You were starting your first day of work when you met the person who would be training you. They were nice to you, and you felt comfortable asking questions and getting to know your position.
When you think about workplace discrimination, you might immediately think of people of different races or people who look different being treated badly just because of who they are. You may not think immediately of the lesbian, bisexual, gay and transgender (LBGT) community or the impact that discrimination can still have on them today.
With the onset of the COVID-19 pandemic, many employees have rightly begun questioning their safety in the workplace. Whether you were on duty at the outset prior to Governor Whitmer's "Stay Home, Stay Safe" Executive Order (EO 2020-21) or an essential employee who is still working to this very day, you have the right to a safe and sanitary workplace. Several laws have been passed that protect your right to report such issues in the workplace without fear of retaliation or reprisal.
In the wake of the COVID-19 Virus, the federal government is passing many laws to combat the effects that the Virus is having on workers. On March 18, 2020, Congress recently passed the Families First Coronavirus Response Act (FFCRA), which in part provides paid leave under particular circumstances. The new benefits can be broken into two major new rights: the Emergency FMLA Expansion and the Emergency Paid Sick Leave provision. Both provisions ensure that you can utilize these benefits and your job will be protected absent a few exceptions. These benefits are effective April 2, 2020 and end December 31, 2020. In this blog, we will outline what employers are covered, what exactly the new benefits are, and in what situations they can be utilized.
While the issue of workplace discrimination has been garnering more attention in Michigan, incidents and behaviors continue to negatively impact workers. Many of these are obvious violations of employment law. The Equal Opportunity Employment Commission received nearly 72,700 complaints about workplace discrimination in 2019. This number does not factor in complaints to local agencies.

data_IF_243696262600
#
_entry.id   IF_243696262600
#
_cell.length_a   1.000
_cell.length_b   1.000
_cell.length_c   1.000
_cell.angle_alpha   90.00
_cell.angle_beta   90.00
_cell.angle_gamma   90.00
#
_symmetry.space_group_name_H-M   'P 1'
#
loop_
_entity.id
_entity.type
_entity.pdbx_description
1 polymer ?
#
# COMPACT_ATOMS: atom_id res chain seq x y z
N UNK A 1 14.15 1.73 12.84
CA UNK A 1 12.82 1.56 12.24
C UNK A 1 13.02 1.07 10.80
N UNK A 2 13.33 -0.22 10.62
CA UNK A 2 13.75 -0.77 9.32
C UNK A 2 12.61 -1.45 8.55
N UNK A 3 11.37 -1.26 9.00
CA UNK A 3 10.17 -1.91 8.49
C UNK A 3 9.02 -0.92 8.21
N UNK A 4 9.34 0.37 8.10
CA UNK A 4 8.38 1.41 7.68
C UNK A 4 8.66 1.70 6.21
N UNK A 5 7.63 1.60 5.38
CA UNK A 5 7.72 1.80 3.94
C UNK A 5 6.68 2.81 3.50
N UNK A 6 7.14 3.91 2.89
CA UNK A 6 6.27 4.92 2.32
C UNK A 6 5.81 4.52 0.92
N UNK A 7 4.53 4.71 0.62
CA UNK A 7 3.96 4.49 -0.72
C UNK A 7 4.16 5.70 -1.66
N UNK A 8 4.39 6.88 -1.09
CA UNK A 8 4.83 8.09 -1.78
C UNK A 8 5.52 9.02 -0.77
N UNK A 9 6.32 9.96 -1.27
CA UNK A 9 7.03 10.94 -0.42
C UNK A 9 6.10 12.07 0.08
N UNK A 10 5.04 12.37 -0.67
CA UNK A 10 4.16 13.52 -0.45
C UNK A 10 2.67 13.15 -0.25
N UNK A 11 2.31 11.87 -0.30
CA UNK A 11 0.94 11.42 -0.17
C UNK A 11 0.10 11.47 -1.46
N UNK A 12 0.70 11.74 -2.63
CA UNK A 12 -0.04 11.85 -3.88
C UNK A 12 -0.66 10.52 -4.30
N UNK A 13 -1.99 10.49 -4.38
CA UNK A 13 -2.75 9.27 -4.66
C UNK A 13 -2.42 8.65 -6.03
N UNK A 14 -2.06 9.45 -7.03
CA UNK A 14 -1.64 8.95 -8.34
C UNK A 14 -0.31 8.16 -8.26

A diverse workforce in Michigan does not necessarily guarantee that discrimination will not occur. A survey of employees by Glassdoor conducted in 2019 revealed that three-quarters of employees considered themselves to be part of diverse workforces. Three-fifths of respondents, however, reported that they had been subject to age, gender, race or LGBTQ discrimination or had seen it happen to others.
Although both men and women in Michigan can be victims of sexual harassment, workplace harassment cases usually involve men mistreating female subordinates. However, a study from the Swedish Institute for Social Research found that women who are positions of power may be more likely to experience sexual harassment at work. The survey analyzed the experiences of worker in Sweden, Japan and the United States to obtain its results. It found that women in positions of power were 30 to 100% more likely to be harassed.
A black prison lieutenant at a Michigan correctional facility recently filed a legal claim against the Michigan Department of Corrections (DOC) and a captain at the facility, alleging retaliation and discrimination. According to the lieutenant's claim, officials at the facility retaliated against him after he complained that a co-worker called him the "n" word.
Non-disclosure agreements (NDAs) are important employment law contracts. A Michigan resident may be asked to sign an NDA when they start a new job or are promoted into a position of authority. Generally, NDAs are used to protect information, trade secrets and other sensitive data that is proprietary to an organization. When a person breaks the terms of their NDA, they may face termination from their job or other penalties.